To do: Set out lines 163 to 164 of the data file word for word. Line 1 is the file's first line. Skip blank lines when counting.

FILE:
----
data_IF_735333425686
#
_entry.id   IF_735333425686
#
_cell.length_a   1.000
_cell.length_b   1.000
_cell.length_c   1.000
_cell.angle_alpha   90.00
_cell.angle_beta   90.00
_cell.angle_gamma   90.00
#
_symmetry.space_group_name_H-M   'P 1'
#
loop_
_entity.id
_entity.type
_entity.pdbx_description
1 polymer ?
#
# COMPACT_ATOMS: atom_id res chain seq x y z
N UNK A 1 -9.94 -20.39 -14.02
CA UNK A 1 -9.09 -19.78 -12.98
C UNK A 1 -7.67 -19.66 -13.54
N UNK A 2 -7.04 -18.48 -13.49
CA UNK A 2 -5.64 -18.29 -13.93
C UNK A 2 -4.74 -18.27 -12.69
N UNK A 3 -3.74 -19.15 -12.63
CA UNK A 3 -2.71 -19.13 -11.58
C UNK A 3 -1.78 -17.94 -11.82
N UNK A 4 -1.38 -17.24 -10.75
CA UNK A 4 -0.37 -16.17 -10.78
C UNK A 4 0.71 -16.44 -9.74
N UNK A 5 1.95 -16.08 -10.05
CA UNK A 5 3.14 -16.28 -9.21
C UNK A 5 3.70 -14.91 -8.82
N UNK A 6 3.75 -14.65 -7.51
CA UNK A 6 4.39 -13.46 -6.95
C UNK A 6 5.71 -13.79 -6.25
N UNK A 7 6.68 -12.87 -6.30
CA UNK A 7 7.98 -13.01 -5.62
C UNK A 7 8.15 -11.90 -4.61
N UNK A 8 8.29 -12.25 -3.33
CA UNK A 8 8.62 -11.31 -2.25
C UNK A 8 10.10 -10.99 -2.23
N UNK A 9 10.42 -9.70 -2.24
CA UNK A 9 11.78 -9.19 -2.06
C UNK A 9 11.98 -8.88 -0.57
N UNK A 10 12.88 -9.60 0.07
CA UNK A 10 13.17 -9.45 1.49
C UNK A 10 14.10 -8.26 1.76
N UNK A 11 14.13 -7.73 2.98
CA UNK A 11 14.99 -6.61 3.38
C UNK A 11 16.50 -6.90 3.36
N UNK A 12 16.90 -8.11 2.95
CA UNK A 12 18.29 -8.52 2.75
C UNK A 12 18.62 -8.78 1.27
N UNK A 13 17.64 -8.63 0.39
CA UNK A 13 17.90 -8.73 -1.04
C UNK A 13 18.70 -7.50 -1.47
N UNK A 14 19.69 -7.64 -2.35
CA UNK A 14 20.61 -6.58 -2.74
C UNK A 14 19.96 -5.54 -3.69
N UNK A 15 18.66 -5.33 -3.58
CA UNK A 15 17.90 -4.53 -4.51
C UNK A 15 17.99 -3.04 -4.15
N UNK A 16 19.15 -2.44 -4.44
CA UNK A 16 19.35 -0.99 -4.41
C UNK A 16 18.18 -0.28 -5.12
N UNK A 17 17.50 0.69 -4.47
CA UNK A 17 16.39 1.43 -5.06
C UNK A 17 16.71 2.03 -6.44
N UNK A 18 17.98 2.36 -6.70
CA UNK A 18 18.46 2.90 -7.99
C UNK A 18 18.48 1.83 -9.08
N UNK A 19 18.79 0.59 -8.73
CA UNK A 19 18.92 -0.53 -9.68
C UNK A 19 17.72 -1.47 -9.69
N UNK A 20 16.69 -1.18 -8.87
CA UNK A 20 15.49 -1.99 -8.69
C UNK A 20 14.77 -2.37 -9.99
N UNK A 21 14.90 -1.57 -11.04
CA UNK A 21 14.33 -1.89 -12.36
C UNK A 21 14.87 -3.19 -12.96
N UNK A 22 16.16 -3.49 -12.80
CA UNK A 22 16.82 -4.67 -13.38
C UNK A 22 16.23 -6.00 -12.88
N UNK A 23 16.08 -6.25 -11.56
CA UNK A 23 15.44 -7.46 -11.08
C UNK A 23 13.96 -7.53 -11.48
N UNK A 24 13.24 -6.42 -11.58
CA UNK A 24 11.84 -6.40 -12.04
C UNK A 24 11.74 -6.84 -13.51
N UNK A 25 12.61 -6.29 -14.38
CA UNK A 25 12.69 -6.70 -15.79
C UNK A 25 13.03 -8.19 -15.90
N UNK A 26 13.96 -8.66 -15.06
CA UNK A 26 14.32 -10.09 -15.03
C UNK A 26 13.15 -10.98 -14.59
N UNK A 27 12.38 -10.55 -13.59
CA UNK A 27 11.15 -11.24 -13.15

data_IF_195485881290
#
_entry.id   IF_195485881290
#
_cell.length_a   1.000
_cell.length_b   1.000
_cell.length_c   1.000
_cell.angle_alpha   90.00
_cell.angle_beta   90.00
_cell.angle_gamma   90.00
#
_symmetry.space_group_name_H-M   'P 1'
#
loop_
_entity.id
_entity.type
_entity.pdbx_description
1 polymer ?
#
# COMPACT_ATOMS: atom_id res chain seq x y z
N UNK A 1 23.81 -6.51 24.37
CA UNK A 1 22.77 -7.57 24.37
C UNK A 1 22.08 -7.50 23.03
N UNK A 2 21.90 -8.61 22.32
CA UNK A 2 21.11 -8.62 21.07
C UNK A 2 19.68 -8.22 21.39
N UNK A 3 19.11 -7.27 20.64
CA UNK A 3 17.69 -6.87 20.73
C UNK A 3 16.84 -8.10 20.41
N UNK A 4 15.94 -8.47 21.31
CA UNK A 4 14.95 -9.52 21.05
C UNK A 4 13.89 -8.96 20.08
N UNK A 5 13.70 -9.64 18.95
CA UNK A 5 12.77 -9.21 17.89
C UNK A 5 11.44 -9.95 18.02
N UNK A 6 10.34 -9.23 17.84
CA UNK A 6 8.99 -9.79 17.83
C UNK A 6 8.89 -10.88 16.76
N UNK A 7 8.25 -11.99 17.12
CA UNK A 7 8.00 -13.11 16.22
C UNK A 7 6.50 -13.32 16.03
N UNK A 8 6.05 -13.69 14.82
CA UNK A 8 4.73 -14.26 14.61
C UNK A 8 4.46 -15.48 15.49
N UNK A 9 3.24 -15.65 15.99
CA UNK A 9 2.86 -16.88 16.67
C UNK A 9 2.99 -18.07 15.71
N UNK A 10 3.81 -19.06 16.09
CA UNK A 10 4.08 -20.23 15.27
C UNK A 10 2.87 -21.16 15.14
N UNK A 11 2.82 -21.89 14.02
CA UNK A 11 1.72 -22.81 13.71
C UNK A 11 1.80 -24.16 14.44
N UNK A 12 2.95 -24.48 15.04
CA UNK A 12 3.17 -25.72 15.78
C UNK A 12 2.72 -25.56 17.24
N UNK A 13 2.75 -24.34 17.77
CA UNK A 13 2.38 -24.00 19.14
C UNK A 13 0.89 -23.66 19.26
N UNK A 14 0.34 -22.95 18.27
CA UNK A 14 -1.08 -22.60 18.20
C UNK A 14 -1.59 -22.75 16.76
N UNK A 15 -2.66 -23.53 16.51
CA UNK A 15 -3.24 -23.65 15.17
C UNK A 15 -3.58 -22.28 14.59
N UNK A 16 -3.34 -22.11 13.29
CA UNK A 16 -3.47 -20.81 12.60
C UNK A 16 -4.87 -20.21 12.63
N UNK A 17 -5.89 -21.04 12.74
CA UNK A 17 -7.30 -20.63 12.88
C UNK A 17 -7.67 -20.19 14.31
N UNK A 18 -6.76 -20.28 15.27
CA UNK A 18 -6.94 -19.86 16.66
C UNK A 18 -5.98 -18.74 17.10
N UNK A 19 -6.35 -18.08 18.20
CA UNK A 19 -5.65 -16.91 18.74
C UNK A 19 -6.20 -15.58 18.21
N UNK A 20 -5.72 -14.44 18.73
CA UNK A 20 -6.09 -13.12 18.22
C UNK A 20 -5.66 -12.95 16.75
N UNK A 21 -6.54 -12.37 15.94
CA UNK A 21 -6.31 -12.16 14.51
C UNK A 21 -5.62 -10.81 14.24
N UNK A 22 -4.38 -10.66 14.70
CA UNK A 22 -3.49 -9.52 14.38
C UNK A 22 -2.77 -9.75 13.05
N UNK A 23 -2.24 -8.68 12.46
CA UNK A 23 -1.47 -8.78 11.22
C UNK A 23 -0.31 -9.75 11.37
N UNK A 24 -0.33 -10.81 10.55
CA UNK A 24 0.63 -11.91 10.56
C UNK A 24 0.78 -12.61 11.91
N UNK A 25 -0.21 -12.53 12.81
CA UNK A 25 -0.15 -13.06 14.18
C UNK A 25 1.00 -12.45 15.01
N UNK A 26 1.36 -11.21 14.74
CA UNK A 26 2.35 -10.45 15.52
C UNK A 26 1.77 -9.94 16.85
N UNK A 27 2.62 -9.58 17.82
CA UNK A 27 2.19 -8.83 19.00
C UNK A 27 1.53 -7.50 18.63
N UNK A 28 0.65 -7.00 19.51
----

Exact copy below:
N UNK A 15 -2.66 -23.53 16.51
CA UNK A 15 -3.24 -23.65 15.17